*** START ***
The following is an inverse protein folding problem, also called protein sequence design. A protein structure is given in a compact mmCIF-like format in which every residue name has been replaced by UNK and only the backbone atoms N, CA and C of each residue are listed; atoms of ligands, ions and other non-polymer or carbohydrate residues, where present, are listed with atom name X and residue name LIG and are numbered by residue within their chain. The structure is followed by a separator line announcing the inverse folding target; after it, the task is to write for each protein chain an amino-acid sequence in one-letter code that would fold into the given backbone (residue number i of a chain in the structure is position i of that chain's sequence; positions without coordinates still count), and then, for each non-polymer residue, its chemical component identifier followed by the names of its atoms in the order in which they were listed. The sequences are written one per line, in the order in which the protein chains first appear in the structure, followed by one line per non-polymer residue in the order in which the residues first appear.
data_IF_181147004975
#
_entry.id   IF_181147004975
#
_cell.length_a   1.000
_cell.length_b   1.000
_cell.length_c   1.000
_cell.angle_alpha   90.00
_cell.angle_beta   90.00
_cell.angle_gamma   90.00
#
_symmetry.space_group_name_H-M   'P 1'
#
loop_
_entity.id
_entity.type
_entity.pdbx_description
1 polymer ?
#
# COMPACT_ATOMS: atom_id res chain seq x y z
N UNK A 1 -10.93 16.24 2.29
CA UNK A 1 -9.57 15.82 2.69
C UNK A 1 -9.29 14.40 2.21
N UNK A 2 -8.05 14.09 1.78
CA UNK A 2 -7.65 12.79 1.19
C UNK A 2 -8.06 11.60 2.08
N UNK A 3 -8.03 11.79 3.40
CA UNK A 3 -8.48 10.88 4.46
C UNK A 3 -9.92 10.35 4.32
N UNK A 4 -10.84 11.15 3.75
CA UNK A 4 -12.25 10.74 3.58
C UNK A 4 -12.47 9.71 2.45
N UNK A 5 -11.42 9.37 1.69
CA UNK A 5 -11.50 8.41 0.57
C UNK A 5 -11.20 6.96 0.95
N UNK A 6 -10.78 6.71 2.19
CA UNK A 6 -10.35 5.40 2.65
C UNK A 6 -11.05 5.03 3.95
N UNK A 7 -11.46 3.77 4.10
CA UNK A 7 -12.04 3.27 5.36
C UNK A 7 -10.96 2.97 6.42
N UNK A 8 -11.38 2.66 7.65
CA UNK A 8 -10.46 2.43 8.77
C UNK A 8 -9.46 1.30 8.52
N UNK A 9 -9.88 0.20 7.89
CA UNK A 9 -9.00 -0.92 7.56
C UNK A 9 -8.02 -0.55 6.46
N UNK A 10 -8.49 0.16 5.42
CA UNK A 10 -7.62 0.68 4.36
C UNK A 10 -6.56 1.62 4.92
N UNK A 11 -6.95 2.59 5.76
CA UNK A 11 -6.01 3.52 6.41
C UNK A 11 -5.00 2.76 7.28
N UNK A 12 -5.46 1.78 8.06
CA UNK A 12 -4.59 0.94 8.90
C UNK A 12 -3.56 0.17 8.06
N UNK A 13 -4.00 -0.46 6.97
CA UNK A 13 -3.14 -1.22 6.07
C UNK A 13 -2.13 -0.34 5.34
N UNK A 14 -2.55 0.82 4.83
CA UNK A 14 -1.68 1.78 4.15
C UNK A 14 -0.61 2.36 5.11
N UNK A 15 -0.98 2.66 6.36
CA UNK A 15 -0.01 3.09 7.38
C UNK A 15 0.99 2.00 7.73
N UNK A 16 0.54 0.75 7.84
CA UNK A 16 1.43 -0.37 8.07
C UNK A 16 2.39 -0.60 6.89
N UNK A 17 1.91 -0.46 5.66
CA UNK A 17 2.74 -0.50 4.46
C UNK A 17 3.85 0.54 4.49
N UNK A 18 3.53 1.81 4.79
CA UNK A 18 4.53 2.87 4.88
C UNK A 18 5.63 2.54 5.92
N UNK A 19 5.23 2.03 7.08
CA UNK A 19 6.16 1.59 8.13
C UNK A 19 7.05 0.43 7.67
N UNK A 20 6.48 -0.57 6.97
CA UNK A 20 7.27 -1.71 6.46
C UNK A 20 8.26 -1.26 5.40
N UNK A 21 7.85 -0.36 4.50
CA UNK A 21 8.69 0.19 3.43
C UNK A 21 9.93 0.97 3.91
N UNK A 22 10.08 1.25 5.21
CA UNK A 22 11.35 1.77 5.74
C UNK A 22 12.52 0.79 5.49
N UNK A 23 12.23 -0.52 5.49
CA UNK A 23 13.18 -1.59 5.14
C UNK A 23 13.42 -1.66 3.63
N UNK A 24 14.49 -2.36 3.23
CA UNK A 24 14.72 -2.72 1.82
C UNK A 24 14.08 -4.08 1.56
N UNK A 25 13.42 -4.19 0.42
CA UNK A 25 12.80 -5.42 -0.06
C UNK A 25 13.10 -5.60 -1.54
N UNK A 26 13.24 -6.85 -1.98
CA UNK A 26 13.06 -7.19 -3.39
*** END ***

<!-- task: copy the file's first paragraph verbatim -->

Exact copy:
The following is an inverse protein folding problem, also called protein sequence design. A protein structure is given in a compact mmCIF-like format in which every residue name has been replaced by UNK and only the backbone atoms N, CA and C of each residue are listed; atoms of ligands, ions and other non-polymer or carbohydrate residues, where present, are listed with atom name X and residue name LIG and are numbered by residue within their chain. The structure is followed by a separator line announcing the inverse folding target; after it, the task is to write for each protein chain an amino-acid sequence in one-letter code that would fold into the given backbone (residue number i of a chain in the structure is position i of that chain's sequence; positions without coordinates still count), and then, for each non-polymer residue, its chemical component identifier followed by the names of its atoms in the order in which they were listed. The sequences are written one per line, in the order in which the protein chains first appear in the structure, followed by one line per non-polymer residue in the order in which the residues first appear.